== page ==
Two parts to the fit process
What is the ambitious (and revolutionary, or foolhardy, depending on the critic) element to Diamondback’s prescriber? It’s that it engages directly on part-1 of the 2-part fit process.
Part-2 is the easiest, because it’s simply a math problem. Looking at Diamondback’s tool, it asks you if you already know your Pad Y and X. You would know this if you are confident in your position and you simply measure the rise and run from the BB to pad-center on your tri bike; or if you go to a fitter such as I list above.
Part-1 of the process gives you your Pad Y and X. There hasn’t been a good process for this. Some will quip that there still isn’t a good process for this. Nevertheless, this online tool is in my view significantly advanced over what came prior.
Saddle position? Adjust to suit
Note that this prescriber outputs pad position. Not saddle fore/aft! What do you do with the saddle? With this prescriber, this system, this exercise, you place the pads where the prescriber tells you to and then move the saddle fore/aft until it’s comfortable. If the math in this prescriber is anything close to good, your hips should end up where I want them to be, which is where the hips are versus the crankset) on the positions of the pro triathletes you see in the photo galleries on Slowtwitch.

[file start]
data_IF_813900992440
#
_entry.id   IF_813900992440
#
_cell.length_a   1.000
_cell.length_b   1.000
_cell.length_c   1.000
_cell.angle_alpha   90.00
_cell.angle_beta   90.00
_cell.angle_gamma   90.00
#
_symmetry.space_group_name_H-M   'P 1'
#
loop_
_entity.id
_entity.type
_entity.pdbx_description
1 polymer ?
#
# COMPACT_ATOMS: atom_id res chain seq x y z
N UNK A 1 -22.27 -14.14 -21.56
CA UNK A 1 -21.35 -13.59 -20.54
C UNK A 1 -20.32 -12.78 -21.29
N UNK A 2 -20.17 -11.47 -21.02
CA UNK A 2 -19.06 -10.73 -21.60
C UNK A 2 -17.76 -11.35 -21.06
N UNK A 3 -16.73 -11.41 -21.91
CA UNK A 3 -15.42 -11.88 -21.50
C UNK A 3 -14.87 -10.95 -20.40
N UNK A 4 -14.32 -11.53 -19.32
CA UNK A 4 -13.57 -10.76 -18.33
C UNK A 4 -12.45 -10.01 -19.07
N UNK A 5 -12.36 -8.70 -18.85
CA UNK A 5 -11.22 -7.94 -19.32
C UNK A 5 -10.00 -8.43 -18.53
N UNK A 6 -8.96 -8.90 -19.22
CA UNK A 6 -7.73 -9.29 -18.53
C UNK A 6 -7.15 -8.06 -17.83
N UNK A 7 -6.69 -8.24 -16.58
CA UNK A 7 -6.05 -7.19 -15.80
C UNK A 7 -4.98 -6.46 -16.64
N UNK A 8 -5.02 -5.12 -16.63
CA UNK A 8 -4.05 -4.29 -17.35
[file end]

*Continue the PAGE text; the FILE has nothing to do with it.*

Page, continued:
Yes, there are variances, including among the pros. How do I factor in those variances? I don’t. I’m assuming you’ll ride pretty much the way the mean pro athlete rides, and I don’t find that pro athletes ride steeper than age groupers who are properly fitted, by a good fitter who owns the appropriate fit tooling. I only find that pros ride lower than age groupers, and have normalized accordingly by adding 20mm to pad heights when prescribing your position.
Should you buy a bike based on this prescriber’s recommendations?
No. Yes. It depends on the resources available to you, and your willingness to seek an alternate solution (i.e., to visit a good fitter). Would I use this prescriber? The prescriber works for me because I ride quite an orthodox tri position. The prescriber is going to miss the mark by only by so much, and probably not by a whole frame size (maybe by a stem length, however).